If you’re not already on Instagram, well, you’re practically alone. Instagram currently boasts more than 1 billion active monthly users.
Why is this platform so successful? Because it’s tapped into three of the most human desires in communication:
- INSTA – Our desire to tell our story in the moment it’s happening, instantly
- GRAM – Our desire to tell or illustrate that story to others
- FILTER – Our impulse to shape that story and filter the meaning others make of it.
It’s not just Instagram that’s interesting, though. It’s the fact that we also apply these filters in our professional and personal lives. In this post, I’ll explore how to identify our filters that go beyond Instagram, and how to leverage this knowledge into personal growth.
“We see the world not as it is but as we are.” – Talmud
COACHING: Understanding how filters impact real-world situations
It’s not only on Instagram that we’re using filters. We do this every day – as the kids would say – IRL (“In Real Life” – don’t worry, I had to Google it, too).
We are storytellers by nature, and in our desire for acceptance and esteem, or in our prevention of shame and insignificance, we tell a filtered story to ourselves and to others.
These filters are constructed from our past events, current events, society, community, beliefs and even those we spend time with.
My colleague Bob Kegan refers to this practice of preserving our reputations and putting our best selves forward as our “second job.” We put considerable time and energy into hiding what we believe to be our weaknesses and filtering our narratives to ensure we are always seen in the best light.
But this practice wastes precious time and resources that could (and should) be devoted to more meaningful work. We can’t shape the perceptions of others, and we’re insulting ourselves if we think that all this time and energy spent has any real result.
Understanding these filters and how they impact our decision-making, our collaboration and our leadership is a powerful step toward advancing our personal growth.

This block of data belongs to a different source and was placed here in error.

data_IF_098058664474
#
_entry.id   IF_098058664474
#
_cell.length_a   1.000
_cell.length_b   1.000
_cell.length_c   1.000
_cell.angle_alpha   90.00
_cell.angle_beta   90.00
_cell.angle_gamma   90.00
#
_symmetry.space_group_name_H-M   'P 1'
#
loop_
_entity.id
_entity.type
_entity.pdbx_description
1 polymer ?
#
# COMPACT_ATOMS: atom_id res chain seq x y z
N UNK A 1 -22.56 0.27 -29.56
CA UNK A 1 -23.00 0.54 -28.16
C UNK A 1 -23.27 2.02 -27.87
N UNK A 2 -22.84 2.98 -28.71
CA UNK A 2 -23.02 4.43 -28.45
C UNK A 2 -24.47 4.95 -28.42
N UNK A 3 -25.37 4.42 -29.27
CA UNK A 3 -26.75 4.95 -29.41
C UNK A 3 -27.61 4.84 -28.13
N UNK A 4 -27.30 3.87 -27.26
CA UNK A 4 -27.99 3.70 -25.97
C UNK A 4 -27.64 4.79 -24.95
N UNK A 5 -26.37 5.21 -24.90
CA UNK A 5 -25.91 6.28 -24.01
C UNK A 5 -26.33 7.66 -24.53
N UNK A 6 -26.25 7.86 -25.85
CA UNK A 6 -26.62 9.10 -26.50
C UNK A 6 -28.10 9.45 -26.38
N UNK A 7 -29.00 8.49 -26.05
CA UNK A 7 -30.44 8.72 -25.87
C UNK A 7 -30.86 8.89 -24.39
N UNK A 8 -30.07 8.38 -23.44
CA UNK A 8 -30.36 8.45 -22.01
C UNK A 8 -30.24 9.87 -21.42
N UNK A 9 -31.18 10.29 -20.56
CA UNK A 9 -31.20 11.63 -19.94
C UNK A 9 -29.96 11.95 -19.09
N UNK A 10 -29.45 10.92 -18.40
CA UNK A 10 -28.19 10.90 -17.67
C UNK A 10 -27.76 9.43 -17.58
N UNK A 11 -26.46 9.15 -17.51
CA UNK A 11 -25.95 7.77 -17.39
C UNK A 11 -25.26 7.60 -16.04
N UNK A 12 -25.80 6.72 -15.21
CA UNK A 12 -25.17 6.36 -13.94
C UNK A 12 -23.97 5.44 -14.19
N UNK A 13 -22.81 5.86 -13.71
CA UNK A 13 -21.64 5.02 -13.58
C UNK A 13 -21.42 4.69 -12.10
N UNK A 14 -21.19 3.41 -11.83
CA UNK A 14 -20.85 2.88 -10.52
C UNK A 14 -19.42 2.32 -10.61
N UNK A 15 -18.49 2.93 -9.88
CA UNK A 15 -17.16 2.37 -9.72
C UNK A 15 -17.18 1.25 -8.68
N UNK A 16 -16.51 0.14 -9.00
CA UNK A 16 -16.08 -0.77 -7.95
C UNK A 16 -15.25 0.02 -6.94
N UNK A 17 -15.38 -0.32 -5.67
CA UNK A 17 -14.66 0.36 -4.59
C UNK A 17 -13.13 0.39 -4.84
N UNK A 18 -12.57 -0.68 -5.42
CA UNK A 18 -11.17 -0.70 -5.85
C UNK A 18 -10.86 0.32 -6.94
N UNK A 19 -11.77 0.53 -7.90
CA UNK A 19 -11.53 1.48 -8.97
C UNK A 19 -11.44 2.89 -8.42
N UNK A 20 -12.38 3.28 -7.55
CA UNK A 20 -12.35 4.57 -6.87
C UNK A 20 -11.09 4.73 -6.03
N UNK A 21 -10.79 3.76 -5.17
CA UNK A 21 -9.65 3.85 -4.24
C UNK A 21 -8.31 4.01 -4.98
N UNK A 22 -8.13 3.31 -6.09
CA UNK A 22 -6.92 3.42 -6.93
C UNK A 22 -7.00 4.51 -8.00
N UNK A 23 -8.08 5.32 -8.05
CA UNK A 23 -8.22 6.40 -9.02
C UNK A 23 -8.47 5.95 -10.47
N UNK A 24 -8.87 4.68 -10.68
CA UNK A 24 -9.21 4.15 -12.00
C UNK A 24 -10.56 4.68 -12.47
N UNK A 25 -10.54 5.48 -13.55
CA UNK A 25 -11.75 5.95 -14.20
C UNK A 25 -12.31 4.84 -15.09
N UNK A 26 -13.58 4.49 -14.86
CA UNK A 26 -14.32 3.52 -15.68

PRACTICE: What can I try?
By asking the right questions of our sense-making, we can become aware of the filters we’re applying to our actions and decisions and begin to understand how these filters are impacting our growth.
- If I could observe myself from an outside perspective, what would I notice?
- What am I trying to hide with this filter?
- How is this filter serving me? What is it trying to preserve or protect?
- How does this filter serve or protect others from truth, growth or disruption?
- What would happen (or what do I believe would happen) if I let go of this filter?
Keep in mind – our filters are often so embedded in our internal narrative, it can be hard to see them for ourselves. In addition to reflecting on your own sense-making, invite others – a trusted friend, family member or colleague – to reflect on it with you to act as your mirror.
- What is it like to work with me?
- In what ways am I being held back by a (false) belief about myself or the world?
- How does this belief – or filter – impact those around me?
DEVELOPMENTAL CHALLENGE: Exploring the filters of others
In addition to identifying our own filters, it’s also critical to be aware of others’ filters, and to understand that they are particularly triggered and at their most unaware of these filters when working through a conflict or leadership challenge. You can learn more about these triggered moments in the book I recommend this month.
We can prepare for these triggered moments by putting a process in place that will help us move from a 1st person – or unilateral – stance to a 2nd and 3rd person – or mutual stance – even during these difficult situations.
Prepare to do this during your next difficult conversation. Ask yourself:
- How can my decision-making better account for more perspectives?
- How do I know if my decision-making is accounting for more perspectives?
- Do I understand how these perspectives work together and influence my own?
Podcast & Book Recommendations
The Better Human Project – In this episode of the Better Human Project podcast, I talk with host Ryan Munsey about the power of interrogating our subconscious mind and the value of more clearly understanding our own sense-making.
Triggers – Author Marshall Goldsmith explores the triggers we all have – our past experiences, our internal narratives and the situations or people that set us off. Goldsmith shares actionable strategies to help us change our reaction to these triggers and become the people we want to be.